Thomas Cogswell's dramatic new biography brings James to life as a complex, learned, curious man and great survivor, one who drastically changed court life in London and presided over the Authorized Version of the Bible and the establishment of English settlements across the globe. Although he failed to unite England and Scotland, he insisted that ambassadors acknowledge him as King of Great Britain, and that vessels from both countries display a version of the current Union Flag.
Cogswell tells the story of James's personal life and private passions as much as his public achievements. James was often accused of being too informal and insufficiently regal - but when his son, Charles I, decided to redress these criticisms in his own reign he was destroyed. This is a vivid portrait of an often underappreciated monarch.
Cnut, or Canute, is one of the great 'what ifs' of English history. The Dane who became King of England after a long period of Viking attacks and settlement, his reign could have permanently shifted eleventh-century England's rule to Scandinavia. Stretching his authority across the North Sea to become king of Denmark and Norway, and with close links to Ireland and an overlordship of Scotland, this formidable figure created a Viking Empire at least as plausible as the Anglo-Norman Empire that would emerge in 1066.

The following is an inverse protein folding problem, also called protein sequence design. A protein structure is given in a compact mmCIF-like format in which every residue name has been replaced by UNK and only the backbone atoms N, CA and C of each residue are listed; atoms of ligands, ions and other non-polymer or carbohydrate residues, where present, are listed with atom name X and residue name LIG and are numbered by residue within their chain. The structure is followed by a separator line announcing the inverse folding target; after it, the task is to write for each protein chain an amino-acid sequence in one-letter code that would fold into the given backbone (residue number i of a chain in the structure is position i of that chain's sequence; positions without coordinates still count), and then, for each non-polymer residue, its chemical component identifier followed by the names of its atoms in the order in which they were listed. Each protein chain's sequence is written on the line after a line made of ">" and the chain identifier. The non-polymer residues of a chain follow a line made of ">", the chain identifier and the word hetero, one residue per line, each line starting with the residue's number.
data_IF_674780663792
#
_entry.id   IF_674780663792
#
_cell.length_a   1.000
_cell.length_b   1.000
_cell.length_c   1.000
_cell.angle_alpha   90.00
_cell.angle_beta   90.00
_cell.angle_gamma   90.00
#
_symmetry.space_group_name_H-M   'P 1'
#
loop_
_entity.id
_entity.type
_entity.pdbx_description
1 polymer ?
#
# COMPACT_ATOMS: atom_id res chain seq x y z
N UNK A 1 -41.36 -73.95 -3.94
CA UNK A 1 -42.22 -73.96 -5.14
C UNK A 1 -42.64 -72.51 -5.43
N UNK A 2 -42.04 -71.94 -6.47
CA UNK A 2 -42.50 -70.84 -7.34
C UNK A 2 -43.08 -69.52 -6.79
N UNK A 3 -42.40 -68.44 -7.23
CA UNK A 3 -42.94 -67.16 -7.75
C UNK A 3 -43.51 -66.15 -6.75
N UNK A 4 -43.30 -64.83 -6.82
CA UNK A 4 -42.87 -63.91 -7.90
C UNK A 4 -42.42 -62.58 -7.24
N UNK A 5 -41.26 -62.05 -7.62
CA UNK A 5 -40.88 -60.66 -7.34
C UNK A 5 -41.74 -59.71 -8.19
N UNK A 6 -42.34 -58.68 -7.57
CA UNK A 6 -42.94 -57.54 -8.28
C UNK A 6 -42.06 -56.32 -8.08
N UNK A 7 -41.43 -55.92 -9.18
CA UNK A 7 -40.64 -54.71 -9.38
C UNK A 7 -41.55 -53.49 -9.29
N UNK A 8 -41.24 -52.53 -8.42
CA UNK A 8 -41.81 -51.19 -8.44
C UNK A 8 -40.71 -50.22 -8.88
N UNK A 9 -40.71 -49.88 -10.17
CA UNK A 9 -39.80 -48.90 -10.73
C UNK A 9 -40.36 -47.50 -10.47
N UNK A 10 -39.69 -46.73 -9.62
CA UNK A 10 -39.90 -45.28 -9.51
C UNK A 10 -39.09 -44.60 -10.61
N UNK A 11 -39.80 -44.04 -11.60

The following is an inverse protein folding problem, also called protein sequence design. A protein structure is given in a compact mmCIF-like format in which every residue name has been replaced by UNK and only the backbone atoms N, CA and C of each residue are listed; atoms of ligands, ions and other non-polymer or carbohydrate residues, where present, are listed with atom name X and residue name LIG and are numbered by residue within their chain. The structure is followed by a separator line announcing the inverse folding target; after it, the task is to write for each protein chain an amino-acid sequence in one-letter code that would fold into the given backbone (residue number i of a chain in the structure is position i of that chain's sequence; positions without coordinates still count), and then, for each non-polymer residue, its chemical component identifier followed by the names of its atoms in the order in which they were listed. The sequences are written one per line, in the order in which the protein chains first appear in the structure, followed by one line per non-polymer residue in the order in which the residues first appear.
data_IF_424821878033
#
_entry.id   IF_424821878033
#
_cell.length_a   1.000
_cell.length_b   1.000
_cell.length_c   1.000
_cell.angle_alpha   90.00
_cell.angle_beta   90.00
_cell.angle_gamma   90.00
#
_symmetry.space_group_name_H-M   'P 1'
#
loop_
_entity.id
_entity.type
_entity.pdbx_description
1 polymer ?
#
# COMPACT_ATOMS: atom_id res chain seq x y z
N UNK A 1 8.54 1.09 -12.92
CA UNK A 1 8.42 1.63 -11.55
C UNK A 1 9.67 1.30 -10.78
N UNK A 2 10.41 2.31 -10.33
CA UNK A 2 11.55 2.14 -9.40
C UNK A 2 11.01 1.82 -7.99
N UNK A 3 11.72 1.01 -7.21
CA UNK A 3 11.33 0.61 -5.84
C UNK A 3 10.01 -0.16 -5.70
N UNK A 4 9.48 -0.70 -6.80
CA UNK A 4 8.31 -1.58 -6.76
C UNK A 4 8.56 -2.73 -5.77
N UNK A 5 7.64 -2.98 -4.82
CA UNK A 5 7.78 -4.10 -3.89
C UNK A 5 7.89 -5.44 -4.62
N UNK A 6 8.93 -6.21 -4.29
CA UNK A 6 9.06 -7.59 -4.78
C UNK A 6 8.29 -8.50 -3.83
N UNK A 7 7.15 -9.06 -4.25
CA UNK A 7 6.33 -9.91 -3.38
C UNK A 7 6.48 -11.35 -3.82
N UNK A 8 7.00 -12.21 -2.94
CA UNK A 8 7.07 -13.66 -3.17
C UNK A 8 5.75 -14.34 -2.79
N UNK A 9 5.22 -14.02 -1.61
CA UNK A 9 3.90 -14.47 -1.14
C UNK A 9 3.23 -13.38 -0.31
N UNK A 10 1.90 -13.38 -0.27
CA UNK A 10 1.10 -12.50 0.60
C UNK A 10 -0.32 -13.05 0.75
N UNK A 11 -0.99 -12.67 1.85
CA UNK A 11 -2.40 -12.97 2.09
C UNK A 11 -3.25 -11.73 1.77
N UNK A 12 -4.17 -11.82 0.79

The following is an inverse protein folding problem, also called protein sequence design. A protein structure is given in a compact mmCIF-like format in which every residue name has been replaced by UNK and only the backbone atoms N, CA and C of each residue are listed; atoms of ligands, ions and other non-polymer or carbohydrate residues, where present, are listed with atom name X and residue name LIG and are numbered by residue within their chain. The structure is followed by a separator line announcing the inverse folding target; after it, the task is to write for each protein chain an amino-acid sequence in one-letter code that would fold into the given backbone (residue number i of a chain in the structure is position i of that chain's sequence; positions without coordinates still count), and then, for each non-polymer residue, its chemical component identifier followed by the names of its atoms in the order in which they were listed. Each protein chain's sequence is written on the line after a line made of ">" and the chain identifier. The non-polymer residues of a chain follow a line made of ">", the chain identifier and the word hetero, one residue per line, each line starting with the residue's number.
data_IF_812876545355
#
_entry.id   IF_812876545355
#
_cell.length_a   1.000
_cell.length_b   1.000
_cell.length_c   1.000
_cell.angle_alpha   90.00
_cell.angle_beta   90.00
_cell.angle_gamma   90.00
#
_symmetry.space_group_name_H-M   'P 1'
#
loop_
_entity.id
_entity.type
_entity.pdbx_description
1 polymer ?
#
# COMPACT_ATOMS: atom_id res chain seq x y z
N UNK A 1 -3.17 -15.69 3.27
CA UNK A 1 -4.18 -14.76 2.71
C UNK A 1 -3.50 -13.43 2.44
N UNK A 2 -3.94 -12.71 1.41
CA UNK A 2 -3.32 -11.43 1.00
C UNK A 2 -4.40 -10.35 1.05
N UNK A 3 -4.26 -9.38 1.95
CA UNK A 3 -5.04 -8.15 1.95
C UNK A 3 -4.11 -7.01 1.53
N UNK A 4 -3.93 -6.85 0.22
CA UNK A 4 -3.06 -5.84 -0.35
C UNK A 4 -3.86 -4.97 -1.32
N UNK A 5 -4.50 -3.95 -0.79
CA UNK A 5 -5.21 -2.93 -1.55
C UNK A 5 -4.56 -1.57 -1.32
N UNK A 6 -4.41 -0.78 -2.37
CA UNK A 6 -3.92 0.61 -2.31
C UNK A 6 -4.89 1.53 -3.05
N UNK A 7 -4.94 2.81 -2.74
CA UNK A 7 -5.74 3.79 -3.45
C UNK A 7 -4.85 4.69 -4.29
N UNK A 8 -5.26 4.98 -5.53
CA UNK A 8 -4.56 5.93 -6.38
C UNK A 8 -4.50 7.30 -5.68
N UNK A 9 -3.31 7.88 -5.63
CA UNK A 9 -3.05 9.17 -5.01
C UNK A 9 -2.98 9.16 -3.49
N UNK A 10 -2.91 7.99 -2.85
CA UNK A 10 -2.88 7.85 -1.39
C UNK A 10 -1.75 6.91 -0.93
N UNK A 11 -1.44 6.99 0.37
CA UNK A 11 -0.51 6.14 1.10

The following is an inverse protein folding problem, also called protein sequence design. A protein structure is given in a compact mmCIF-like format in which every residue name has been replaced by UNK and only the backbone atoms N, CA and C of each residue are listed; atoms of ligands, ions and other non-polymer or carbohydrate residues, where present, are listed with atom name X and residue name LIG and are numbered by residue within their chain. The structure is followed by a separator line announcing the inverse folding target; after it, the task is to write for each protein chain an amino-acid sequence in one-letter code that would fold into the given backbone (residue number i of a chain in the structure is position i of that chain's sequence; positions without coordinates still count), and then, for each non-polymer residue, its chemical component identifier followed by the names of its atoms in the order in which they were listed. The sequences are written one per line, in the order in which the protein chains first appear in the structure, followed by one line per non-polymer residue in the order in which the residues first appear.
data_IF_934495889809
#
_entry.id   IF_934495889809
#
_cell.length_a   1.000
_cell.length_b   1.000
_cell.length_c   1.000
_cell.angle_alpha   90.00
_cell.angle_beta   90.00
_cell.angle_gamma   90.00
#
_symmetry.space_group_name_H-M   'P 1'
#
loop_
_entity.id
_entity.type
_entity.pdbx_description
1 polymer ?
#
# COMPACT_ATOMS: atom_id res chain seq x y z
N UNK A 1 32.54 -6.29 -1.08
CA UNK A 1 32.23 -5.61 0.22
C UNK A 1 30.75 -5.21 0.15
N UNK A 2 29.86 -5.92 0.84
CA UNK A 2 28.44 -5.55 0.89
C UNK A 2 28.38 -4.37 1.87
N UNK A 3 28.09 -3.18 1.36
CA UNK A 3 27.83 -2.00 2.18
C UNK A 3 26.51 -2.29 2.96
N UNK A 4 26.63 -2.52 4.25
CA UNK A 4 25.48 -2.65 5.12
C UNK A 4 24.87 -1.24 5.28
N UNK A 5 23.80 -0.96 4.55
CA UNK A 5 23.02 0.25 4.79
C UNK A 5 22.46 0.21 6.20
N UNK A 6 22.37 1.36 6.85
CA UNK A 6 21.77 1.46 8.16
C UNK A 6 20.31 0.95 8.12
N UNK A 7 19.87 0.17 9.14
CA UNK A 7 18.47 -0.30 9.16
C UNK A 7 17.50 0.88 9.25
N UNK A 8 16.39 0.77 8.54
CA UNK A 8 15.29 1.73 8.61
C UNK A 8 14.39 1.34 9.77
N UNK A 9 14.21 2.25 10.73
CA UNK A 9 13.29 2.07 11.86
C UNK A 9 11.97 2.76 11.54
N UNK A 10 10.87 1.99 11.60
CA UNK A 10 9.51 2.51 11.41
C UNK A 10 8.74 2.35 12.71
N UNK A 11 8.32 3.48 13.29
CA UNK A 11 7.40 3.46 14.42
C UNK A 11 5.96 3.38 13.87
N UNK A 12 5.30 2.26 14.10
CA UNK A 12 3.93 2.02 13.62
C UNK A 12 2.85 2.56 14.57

Ryan Lavelle's illuminating book cuts through myths and misconceptions to explore this fascinating and powerful man in detail. Cnut is most popularly known now for the story of the king who tried to command the waves, relegated to a bit part in the medieval story, but as this biography shows, he was a conqueror, political player, law maker and empire builder on the grandest scale, one whose reign tells us much about the contingent nature of history.
George I was not the most charismatic of the Hanoverian monarchs to have reigned in England but he was probably the most important. He was certainly the luckiest.
Born the youngest son of a landless German duke, he was taken by repeated strokes of good fortune to become, first the ruler of a major state in the Holy Roman Empire of the German Nation and then the sovereign of three kingdoms (England, Ireland and Scotland).
Tim Blanning's incisive short biography examines George's life and career as a German prince, and as King. Fifty-four years old when he arrived in London in 1714, he was a battle-hardened veteran, who put his long experience and deep knowledge of international affairs to good use in promoting the interests of both Hanover and Great Britain. When he died, his legacy was order and prosperity at home and power and prestige abroad. Disagreeable he may have been to many, but he was also tough, determined and effective, at a time when other European thrones had started to crumble.
The story of England’s medieval queens is vivid and stirring, packed with tragedy, high drama and even comedy. It is a chronicle of love, murder, war and betrayal, filled with passion, intrigue and sorrow, peopled by a cast of heroines, villains, stateswomen and lovers. In the first volume of this epic new series, Alison Weir strips away centuries of romantic mythology and prejudice to reveal the lives of England’s queens in the century after the Norman Conquest.